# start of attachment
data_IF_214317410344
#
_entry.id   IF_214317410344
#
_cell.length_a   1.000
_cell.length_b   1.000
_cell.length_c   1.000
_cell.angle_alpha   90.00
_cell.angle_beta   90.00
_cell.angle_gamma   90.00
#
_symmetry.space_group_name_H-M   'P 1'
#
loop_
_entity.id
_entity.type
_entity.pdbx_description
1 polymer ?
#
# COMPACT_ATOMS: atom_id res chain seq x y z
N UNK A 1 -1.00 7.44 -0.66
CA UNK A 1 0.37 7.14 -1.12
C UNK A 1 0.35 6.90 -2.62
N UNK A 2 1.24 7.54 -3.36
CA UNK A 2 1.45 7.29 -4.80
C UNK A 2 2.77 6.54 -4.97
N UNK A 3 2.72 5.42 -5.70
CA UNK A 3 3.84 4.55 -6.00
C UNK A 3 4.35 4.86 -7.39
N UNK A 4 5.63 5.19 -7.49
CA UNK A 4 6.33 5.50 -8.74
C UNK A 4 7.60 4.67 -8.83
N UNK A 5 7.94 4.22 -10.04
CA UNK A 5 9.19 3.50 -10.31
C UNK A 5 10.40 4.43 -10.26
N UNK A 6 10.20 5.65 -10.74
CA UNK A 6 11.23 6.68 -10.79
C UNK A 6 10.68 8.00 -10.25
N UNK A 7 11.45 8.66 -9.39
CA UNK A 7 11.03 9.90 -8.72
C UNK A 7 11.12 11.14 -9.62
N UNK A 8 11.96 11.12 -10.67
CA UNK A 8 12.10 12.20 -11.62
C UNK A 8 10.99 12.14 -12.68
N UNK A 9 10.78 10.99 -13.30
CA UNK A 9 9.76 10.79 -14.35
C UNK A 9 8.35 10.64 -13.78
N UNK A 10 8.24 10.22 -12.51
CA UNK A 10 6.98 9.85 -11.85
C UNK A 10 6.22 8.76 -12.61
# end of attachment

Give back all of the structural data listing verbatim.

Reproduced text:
data_IF_214317410344
#
_entry.id   IF_214317410344
#
_cell.length_a   1.000
_cell.length_b   1.000
_cell.length_c   1.000
_cell.angle_alpha   90.00
_cell.angle_beta   90.00
_cell.angle_gamma   90.00
#
_symmetry.space_group_name_H-M   'P 1'
#
loop_
_entity.id
_entity.type
_entity.pdbx_description
1 polymer ?
#
# COMPACT_ATOMS: atom_id res chain seq x y z
N UNK A 1 -1.00 7.44 -0.66
CA UNK A 1 0.37 7.14 -1.12
C UNK A 1 0.35 6.90 -2.62
N UNK A 2 1.24 7.54 -3.36
CA UNK A 2 1.45 7.29 -4.80
C UNK A 2 2.77 6.54 -4.97
N UNK A 3 2.72 5.42 -5.70
CA UNK A 3 3.84 4.55 -6.00
C UNK A 3 4.35 4.86 -7.39
N UNK A 4 5.63 5.19 -7.49
CA UNK A 4 6.33 5.50 -8.74
C UNK A 4 7.60 4.67 -8.83
N UNK A 5 7.94 4.22 -10.04
CA UNK A 5 9.19 3.50 -10.31
C UNK A 5 10.40 4.43 -10.26
N UNK A 6 10.20 5.65 -10.74
CA UNK A 6 11.23 6.68 -10.79
C UNK A 6 10.68 8.00 -10.25
N UNK A 7 11.45 8.66 -9.39
CA UNK A 7 11.03 9.90 -8.72
C UNK A 7 11.12 11.14 -9.62
N UNK A 8 11.96 11.12 -10.67
CA UNK A 8 12.10 12.20 -11.62
C UNK A 8 10.99 12.14 -12.68
N UNK A 9 10.78 10.99 -13.30
CA UNK A 9 9.76 10.79 -14.35
C UNK A 9 8.35 10.64 -13.78
N UNK A 10 8.24 10.22 -12.51
CA UNK A 10 6.98 9.85 -11.85
C UNK A 10 6.22 8.76 -12.61